Consumers have a heightened expectation for the security of their data, and the realm of online gaming and gambling is no exception. In some cases, to ensure the safeguarding of personal information, international regulations like GDPR have been enacted by governments, but in others, private companies set the bar.
The Payment Card Industry Security Standards Council (PCISSC) is a global forum created to increase security standards for safe payments across the globe.
So, what is the PCISS?
The PCISSC was established in 2006 by major credit card companies, American Express, Discover, JCC International, MasterCard, and Visa. The organisation focuses on four main goals:
- Enhancing industry participation and knowledge
- Updating security standards and validation
- Securing emerging payment channels
- Increasing standards alignment and consistency
To fulfil its mission to enhance security standards, the PCISSC created the Payment Card Industry Data Security Standard (PCI DSS) which sets the minimum technical and operational requirements for safeguarding payment data. The guidelines are updated regularly to address new security threats, with the latest version, 3.2.1, released in 2018.
However, the way people make purchases has undergone a significant transformation during this time, with a rise in the use of point-of-sale machines. Furthermore, a growing number of organisations use cloud-based services. This has prompted the PCISSC to announce the release of PCI DSS Version 4 in March 2022.
Penalties for failing to comply with PCI DSS, include fines ranging from $5,000 to $100,000 per month
What distinguishes PCI DSS Version 4 from previous incarnations?
Some of the key requirements in previous versions of the PCI DSS still apply in Version 4, but with a twist – they’ve been reimagined to provide more flexibility. Here’s what online gaming and gambling businesses need to know about the changes.
Protection against malware – staying ahead of the game
The ongoing war against malware means security protocols must continuously adapt. Version 4 means compliance tests are no longer enough – security must now be an ongoing process with regular data checkpoints to enhance overall protection. And every PCI DSS requirement will have a designated staff member, with more detailed reporting for increased transparency.
Additionally, merchants must locate and track all unencrypted primary account numbers (PAN) every year or whenever significant changes occur to the data environment. As such, businesses in the online gaming and gambling industry will have to locate and account for all sources and locations of non-encrypted (cleartext) primary account numbers (PAN). This helps to secure cardholder data during transmission, a common weak point for malicious attacks.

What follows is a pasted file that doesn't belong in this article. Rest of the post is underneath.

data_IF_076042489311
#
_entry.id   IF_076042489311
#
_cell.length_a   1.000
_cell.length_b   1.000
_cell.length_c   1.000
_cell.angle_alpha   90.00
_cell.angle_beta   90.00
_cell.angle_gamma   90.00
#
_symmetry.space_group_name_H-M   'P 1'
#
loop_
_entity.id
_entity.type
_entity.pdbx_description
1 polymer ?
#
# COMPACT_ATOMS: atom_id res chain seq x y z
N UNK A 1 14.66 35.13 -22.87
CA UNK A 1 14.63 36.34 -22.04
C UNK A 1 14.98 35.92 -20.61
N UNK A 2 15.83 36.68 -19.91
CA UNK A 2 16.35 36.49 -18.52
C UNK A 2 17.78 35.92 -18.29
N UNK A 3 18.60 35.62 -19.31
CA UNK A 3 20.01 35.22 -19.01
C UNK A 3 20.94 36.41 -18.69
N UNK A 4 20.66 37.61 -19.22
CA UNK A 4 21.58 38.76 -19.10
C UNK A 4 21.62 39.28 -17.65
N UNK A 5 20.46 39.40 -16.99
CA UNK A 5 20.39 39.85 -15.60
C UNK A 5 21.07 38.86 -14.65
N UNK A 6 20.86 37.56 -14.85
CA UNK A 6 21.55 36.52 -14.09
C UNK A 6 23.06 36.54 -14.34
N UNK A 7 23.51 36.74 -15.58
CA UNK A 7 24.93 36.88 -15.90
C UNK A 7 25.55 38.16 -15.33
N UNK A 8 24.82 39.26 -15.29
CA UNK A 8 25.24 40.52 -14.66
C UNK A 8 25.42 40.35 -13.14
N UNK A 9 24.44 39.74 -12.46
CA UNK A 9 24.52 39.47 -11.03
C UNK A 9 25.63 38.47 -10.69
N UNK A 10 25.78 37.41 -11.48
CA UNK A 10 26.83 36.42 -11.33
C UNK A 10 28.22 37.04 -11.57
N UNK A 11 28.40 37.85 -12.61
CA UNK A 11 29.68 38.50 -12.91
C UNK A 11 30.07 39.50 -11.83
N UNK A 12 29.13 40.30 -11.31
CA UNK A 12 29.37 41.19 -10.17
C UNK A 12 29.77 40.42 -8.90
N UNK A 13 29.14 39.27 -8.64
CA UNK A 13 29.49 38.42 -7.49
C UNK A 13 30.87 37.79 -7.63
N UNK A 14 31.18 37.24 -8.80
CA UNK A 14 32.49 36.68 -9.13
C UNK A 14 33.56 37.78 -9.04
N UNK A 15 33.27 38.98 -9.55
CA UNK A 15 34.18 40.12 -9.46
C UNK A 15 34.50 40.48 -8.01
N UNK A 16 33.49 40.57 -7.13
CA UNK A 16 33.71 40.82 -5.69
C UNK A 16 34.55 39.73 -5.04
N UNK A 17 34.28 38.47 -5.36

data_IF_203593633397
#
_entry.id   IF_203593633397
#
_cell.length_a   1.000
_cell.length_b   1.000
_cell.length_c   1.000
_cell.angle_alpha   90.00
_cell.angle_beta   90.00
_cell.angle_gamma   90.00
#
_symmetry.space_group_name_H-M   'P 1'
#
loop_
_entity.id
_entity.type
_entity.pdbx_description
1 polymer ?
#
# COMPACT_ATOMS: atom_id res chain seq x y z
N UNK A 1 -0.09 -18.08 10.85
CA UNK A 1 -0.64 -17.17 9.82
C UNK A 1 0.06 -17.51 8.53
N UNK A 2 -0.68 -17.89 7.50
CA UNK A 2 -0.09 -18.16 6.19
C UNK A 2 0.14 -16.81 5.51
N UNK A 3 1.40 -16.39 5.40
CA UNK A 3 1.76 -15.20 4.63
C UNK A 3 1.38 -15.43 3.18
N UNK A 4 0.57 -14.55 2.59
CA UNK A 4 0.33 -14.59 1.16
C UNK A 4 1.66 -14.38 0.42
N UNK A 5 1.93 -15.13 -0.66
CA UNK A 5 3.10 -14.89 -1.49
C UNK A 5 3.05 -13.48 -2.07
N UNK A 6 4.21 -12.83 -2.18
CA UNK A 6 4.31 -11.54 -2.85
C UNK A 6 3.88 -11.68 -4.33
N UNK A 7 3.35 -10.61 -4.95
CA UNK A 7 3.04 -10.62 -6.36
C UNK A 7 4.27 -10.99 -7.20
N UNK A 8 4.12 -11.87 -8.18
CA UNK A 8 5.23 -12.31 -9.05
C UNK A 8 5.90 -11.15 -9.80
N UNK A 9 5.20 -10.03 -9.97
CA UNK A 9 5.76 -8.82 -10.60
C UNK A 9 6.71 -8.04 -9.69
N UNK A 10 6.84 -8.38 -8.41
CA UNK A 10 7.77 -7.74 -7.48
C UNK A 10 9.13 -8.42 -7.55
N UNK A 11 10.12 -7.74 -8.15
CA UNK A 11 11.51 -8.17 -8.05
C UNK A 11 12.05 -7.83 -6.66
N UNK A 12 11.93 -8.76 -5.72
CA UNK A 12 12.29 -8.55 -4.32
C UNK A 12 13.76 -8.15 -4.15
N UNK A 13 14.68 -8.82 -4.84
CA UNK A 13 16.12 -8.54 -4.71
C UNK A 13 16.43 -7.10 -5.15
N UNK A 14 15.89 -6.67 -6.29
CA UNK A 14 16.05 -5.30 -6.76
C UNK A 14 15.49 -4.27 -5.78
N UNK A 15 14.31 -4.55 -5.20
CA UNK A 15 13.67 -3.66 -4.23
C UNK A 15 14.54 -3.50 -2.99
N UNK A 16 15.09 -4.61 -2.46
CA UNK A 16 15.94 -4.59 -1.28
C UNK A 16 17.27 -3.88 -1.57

Greater security flexibility
The revised guidelines have eliminated specific language related to technology solutions, such as firewalls and routers, to allow companies more flexibility in their security measures. Businesses now have the flexibility to choose customized solutions that fulfil the requirements, so long as the intended purpose is met. This alteration eliminates the need for cumbersome compensation controls.
Personal security requirements
PCI DSS V4 also emphasises the need for increased security measures for personnel with access to cardholder information. Before, passwords had to be at least seven characters long, but Version 4 requires passwords to be at least eight characters, with a recommended length of 12 characters if the system permits. Password changes are mandatory at a minimum every 12 months, privilege reviews every 6 months, and third-party accounts must be monitored and enabled only when necessary.
Future iterations of PCI DSS may introduce new security methods to replace passwords, and V4 is viewed as a stepping stone in that direction. The updated regulations mandate that every individual with access to data must possess a distinct ID. However, implementing physical tokens can present operational difficulties for many organisations. Multi-factor authentication using two or three steps, as well as biometric factors such as physical or behavioural biometrics, are becoming increasingly widespread and may soon become standard.
Failing to abide by the PCI DSS guidelines can cause significant harm to an organisation’s reputation
What should online gaming and gambling businesses do in response?
The PCISSC has allowed a two-year transition period for businesses to get up to date with the new guidelines, so PCI DSS V4 will not be enforced until March 2024.
In the meantime, organisations can take the following five steps to ensure they are prepared for when the moment arrives.
- Review and understand all the requirements of the update
- Compare existing policies and procedures to the new requirements
- Assign a staff member or team to oversee the transition
- Eliminate unnecessary data from systems
- Regularly update, test, and document all security activities
And if organisations fail to comply?
Failing to comply with PCI DSS means facing significant penalties, including fines ranging from $5,000 to $100,000 per month from the founding credit card companies of the PCISSC. However, the consequences of non-compliance extend far beyond this. Consumers expect their payment information to be secure whenever they enter their card information or use a machine. Failing to abide by the PCI DSS guidelines can cause significant harm to an organisation’s reputation and lead to decreased sales and increased customer attrition.